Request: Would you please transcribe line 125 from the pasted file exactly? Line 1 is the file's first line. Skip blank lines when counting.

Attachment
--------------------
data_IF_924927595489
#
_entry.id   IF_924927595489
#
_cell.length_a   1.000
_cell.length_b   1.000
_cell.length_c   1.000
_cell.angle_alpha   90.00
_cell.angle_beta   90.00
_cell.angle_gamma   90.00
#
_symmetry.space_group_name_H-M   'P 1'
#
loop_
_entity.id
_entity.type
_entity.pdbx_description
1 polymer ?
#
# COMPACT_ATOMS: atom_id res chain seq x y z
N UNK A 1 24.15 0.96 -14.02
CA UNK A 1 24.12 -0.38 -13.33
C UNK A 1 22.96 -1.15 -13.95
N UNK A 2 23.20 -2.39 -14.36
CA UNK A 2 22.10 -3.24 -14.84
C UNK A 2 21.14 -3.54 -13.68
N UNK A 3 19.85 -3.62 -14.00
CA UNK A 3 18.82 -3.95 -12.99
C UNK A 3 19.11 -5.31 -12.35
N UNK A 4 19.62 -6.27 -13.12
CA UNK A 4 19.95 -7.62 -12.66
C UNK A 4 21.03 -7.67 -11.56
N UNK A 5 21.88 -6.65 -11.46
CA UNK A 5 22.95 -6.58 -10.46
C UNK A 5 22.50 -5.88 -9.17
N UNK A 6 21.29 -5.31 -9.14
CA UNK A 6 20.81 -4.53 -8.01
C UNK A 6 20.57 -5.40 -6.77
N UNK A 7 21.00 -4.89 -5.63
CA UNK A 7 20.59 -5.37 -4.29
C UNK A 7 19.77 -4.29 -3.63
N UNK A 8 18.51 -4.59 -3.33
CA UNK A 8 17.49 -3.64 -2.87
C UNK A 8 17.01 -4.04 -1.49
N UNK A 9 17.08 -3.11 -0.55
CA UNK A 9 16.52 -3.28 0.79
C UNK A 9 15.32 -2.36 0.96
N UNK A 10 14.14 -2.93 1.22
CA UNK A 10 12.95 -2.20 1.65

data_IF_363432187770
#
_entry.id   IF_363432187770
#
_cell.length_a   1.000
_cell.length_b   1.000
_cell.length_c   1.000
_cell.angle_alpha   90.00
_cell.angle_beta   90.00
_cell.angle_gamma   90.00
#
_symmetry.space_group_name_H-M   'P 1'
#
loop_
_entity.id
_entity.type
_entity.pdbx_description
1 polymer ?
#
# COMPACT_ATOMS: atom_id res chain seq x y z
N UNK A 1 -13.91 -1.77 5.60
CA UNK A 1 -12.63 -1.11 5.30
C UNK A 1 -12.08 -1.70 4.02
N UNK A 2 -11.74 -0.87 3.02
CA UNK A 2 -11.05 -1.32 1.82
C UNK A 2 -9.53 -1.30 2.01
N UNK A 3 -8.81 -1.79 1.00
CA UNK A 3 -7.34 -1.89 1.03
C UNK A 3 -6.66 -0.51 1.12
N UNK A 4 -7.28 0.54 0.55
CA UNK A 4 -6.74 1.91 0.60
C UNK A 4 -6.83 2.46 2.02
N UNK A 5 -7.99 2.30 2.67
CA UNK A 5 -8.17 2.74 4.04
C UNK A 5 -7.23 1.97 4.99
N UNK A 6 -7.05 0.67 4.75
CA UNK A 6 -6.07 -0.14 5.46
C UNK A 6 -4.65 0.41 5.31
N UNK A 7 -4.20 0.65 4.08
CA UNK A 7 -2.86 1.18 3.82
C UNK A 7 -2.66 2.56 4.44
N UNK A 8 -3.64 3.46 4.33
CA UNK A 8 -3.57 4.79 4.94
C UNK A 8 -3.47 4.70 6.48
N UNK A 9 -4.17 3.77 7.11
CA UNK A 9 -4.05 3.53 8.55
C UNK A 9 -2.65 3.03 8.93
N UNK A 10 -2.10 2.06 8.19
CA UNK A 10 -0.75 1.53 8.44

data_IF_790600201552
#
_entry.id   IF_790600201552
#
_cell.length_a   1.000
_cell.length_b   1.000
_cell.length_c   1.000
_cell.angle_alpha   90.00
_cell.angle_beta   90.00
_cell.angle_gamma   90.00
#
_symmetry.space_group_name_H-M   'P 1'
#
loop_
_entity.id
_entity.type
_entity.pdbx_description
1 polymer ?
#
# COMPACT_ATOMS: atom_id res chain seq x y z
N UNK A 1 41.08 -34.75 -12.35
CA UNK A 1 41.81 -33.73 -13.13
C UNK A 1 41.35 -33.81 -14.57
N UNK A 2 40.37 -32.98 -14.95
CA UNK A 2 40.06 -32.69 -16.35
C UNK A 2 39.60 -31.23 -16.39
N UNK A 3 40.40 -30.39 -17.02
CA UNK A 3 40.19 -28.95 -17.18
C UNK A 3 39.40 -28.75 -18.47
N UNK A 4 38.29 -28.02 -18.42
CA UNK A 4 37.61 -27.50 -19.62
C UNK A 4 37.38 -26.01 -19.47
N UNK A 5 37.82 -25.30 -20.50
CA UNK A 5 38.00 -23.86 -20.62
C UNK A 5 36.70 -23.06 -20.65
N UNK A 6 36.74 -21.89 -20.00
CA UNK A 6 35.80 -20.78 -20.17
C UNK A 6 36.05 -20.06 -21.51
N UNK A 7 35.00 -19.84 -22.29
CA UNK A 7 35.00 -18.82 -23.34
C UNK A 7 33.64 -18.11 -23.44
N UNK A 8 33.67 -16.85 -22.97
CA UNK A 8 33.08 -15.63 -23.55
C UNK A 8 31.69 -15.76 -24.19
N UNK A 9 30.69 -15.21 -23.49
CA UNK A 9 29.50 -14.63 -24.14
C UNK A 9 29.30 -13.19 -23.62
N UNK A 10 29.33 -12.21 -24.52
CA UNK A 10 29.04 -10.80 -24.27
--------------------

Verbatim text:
N UNK A 3 40.40 -30.39 -17.02